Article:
I’ve officially started my maternity leave as of this weekend and I’m now 32 weeks pregnant. Millie (my unborn daughter’s name is Amelia) is very healthy and very active. As confirmed by one of my many midwives (we don’t get a permanent midwife here in Edinburgh) an active baby is a healthy baby and Millie is very active!

I think I’ve been quite lucky my with pregnancy so far as she tends to move around a lot during the day but less so during the night, let’s hope she stays like this when she’s born!. I’ve heard of a lot of pregnant women complaining about babies kicking them and they can’t get enough sleep but “so far” I’ve been lucky.

People have been asking me what it feels like to have a baby move around my belly and the best way I can describe it is it feels like a flower blossoming, albeit a strong one. I can feel her waving her arms and legs and if you can imagine it really does look/feel like a flower blossoming.

Any discomfort at this stage of my pregnancy? Yes! Recently I’ve been suffering from constant heart burn but I’ve learnt how to control it. Soy milk and ginger tea have been really helping me. Apart from that everything is good but I’m really confident that years of working as a chef have made me fairly strong and really fit so even though my belly has grown considerate, everything else; my bum/arms etc, are still fairly normal.

So this is my first recipe in a really long time (sorry!) and I decided to share with you a recipe for “Fried Dumplings” which I also cooked for my colleagues during my last two shifts. I promised them a really long time ago that I would bring in dumplings and finally I did.

If you follow my blog you will know I have cooked dumplings before. This time I changed the recipe a little bit for the filling and the cooking method is different compared with the older dumpling recipes.

Please find the recipe for the dumplings I made previously here: Dumplings Shui Jiao

The reason I changed the ingredients from Chinese chive to spring onion is Chinese chive has, during my pregnancy, made me feel quite ill. On the couple occasions I have eaten it I have felt really bloated so I replaced it. I also added some chopped fried eggs into the filling as it improves the texture but most importantly gives it a stronger flavour.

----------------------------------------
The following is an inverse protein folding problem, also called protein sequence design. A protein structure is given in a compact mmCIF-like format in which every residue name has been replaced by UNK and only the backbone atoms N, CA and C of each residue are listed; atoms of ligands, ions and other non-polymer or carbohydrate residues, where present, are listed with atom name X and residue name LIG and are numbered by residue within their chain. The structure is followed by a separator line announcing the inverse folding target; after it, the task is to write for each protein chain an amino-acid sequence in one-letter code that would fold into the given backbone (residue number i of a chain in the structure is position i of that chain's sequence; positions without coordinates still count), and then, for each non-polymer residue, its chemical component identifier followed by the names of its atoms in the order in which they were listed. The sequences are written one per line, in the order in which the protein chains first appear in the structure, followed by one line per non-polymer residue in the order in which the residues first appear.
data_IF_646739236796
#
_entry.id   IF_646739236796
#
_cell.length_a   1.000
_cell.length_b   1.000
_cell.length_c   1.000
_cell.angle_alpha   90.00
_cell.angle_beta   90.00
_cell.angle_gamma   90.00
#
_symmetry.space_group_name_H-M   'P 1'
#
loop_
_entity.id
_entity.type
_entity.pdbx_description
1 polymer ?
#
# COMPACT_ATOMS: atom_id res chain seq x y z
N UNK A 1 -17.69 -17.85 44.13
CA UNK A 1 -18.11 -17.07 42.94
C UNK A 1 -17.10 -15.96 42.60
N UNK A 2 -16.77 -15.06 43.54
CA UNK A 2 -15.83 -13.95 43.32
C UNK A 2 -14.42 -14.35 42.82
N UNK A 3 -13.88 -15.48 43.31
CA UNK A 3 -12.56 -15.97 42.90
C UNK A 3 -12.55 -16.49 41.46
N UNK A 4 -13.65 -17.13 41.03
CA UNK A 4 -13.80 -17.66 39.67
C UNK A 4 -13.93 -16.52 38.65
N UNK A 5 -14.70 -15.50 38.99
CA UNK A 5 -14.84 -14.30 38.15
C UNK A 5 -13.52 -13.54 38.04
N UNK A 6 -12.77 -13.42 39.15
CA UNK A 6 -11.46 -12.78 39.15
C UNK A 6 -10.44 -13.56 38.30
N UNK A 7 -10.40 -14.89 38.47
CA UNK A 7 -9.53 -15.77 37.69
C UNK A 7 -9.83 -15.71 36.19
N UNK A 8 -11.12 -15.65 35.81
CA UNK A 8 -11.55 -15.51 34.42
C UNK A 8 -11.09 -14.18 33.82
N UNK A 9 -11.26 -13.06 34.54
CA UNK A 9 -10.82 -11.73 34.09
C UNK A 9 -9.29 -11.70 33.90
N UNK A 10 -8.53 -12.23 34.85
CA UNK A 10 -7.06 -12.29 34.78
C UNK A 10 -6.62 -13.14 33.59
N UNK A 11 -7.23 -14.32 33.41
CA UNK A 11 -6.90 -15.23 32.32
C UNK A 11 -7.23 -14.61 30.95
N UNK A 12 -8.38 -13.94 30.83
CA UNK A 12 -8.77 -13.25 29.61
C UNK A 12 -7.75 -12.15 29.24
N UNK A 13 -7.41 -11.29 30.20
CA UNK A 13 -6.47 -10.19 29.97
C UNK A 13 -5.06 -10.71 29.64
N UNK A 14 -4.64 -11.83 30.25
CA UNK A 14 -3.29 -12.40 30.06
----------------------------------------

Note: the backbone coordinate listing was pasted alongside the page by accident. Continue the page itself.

About changing the method of cooking, last time I boiled the dumplings, which I of course had to do again but I finished the dumplings off by frying them. When I lived with my parents my mother would fry left over dumplings from the previous night’s meal and turn them into a really delicious snack. In effect it gives the dumplings a new life!

Dumplings are fantastic as both a snack and a meal. Whether you fry or just boil them, they are really quick to make (we made around 140 dumplings and it took us about 1 hour although we are really quick nowadays at making them), they’re extremely healthy and they’re filling. Here is one recipe that I often use to make Fried Dumplings

Ingredients:

1kg pork mince
2 bunches spring onions, chopped finely
3 thin pieces of ginger, chopped finely
6 large eggs, beaten and seasoned with 1 teaspoon soy sauce, half a teaspoon salt a 1 teaspoon of sugar
1 tablespoon dried shrimp, softened in hot water and chopped finely (these are available in most Chinese supermarkets).

 

Seasonings:

1 cup of light soy sauce
1 teaspoon of salt
1 tablespoon of sugar
1 tablespoon of sesame oil

Procedure:

  1. Fry the eggs as thin as a crepe and chop it finely when it has cooled down
  2. Mix all the ingredients and seasonings evenly and leave it for 30 minutes
  3. Make the dumplings as the procedure photos from the link above shows. You can use a little bit of water to help the edge of the dumpling pastries to stick together
  4. Boil a big pot of water and cook dumplings in the boiling water
  5. When the dumplings have risen and are floating on top of the water, they are cooked (please note this applies to fresh dumplings only, if they are frozen you will need to wait for the water to boil then add more water. Wait to boil again, repeat twice, then they are cooked)
  6. Cool the dumplings down under cold water and drain. Gently mix some oil with the dumplings to prevent them from sticking together.
  7. Heat up a little bit of oil in the frying pan and fry the dumplings until they are golden brown on the outside.
  8. They are ready to serve!

This recipe will produce around 120-140 dumplings in total.

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